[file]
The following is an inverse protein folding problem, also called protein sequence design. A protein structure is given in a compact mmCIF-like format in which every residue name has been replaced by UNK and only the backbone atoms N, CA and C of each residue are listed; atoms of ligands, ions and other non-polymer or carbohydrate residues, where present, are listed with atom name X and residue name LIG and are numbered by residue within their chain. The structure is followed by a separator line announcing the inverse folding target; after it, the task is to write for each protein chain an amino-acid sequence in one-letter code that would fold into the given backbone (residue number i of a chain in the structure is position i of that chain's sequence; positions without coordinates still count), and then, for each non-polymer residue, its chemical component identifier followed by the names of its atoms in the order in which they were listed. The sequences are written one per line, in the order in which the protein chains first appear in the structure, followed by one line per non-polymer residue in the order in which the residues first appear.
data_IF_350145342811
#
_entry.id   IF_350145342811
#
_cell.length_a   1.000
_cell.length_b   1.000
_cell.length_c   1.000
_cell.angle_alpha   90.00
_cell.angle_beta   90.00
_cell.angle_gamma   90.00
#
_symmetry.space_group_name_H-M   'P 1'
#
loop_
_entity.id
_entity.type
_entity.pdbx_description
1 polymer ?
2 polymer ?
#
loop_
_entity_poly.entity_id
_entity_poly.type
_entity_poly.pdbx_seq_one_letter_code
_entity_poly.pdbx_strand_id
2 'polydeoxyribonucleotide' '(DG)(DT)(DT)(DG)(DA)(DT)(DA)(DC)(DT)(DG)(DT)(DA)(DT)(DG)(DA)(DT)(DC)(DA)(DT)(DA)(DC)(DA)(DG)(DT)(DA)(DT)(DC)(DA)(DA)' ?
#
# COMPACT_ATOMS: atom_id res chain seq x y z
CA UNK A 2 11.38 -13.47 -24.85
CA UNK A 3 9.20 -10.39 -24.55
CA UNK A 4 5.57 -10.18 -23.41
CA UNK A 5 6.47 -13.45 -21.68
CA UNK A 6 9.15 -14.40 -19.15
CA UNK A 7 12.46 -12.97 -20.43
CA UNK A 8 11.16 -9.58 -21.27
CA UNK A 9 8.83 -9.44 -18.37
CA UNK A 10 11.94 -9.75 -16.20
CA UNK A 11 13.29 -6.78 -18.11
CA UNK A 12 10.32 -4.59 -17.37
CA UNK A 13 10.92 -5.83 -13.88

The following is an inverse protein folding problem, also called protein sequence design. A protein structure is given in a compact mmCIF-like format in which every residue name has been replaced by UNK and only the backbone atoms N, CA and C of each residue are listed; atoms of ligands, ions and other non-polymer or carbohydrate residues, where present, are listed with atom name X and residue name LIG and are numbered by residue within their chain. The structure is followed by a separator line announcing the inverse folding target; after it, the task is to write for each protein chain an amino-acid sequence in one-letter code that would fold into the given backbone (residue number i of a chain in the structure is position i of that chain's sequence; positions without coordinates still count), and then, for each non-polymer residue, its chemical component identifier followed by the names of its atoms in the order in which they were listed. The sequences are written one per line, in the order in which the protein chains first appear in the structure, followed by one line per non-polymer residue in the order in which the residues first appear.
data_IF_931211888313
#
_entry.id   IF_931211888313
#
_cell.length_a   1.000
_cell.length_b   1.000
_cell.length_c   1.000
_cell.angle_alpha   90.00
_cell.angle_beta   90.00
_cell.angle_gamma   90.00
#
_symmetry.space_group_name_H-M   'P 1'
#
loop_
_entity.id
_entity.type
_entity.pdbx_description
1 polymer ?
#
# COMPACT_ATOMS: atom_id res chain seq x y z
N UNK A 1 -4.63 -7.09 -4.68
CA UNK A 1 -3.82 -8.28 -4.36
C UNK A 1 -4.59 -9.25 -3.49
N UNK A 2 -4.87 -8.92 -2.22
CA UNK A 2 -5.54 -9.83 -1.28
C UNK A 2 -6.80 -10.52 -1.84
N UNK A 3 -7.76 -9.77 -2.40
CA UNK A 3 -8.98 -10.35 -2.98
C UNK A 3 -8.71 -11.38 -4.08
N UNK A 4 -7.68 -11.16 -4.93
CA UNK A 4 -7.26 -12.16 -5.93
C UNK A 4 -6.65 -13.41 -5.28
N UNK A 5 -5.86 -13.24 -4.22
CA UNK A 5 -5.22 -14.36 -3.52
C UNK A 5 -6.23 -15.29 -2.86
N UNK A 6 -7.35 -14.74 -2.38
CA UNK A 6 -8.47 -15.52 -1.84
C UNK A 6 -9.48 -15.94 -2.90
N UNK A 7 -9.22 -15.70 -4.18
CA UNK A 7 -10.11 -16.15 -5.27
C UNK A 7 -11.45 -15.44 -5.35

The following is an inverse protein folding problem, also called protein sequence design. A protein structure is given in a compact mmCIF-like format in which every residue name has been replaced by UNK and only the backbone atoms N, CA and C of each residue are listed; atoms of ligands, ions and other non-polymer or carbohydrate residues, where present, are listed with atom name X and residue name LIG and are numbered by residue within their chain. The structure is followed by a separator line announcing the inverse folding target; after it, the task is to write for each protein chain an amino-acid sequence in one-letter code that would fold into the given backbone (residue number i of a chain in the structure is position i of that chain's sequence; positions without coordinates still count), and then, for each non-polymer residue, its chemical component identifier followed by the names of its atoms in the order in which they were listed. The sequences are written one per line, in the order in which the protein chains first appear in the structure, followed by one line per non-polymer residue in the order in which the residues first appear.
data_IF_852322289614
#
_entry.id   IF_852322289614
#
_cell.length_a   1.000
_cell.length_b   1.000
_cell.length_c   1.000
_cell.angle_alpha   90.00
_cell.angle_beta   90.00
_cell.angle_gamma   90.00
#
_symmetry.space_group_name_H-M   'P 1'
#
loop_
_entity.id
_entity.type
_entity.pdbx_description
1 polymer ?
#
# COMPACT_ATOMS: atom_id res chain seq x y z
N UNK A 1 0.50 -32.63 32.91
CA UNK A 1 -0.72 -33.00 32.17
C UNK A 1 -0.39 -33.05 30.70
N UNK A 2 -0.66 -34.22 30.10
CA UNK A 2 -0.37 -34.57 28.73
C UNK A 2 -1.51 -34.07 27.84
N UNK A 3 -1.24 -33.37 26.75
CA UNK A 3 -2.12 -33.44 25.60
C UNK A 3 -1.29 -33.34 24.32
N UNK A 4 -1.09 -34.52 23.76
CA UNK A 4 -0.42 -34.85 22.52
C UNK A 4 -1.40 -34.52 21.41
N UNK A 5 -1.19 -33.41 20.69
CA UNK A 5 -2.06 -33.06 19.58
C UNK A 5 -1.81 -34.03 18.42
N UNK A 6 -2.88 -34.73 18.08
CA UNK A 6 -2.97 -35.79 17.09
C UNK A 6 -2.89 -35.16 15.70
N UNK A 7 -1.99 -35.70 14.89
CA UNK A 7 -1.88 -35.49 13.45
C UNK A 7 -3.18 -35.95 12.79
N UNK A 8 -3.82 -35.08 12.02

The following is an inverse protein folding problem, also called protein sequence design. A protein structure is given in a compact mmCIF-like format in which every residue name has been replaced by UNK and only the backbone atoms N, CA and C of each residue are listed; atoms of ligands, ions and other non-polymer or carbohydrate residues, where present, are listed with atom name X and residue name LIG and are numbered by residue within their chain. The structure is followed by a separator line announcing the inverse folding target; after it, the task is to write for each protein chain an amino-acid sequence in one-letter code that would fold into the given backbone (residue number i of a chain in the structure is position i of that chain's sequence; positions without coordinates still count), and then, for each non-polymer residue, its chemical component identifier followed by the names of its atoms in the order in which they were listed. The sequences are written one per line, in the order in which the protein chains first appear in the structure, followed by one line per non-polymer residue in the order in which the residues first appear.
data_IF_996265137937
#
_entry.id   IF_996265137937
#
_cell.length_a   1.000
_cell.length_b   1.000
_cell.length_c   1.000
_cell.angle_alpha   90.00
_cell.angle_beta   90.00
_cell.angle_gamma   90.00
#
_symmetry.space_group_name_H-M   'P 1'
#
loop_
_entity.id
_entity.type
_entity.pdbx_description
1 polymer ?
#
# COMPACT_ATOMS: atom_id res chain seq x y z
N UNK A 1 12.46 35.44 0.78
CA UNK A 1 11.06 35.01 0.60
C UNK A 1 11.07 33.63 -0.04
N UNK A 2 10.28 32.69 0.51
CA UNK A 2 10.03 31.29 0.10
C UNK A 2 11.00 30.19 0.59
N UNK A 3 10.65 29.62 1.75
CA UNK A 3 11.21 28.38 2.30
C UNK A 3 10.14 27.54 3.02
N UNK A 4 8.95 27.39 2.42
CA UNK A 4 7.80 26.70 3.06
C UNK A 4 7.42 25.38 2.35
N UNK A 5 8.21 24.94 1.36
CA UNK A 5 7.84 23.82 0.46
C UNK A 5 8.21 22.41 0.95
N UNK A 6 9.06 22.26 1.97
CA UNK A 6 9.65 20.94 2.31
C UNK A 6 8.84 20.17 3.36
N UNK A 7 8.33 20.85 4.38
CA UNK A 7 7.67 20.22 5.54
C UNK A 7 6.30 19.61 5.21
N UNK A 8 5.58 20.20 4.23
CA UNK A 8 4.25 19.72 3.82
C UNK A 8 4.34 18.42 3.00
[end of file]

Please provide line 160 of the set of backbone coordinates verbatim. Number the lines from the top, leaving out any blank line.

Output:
N UNK A 5 8.21 24.94 1.36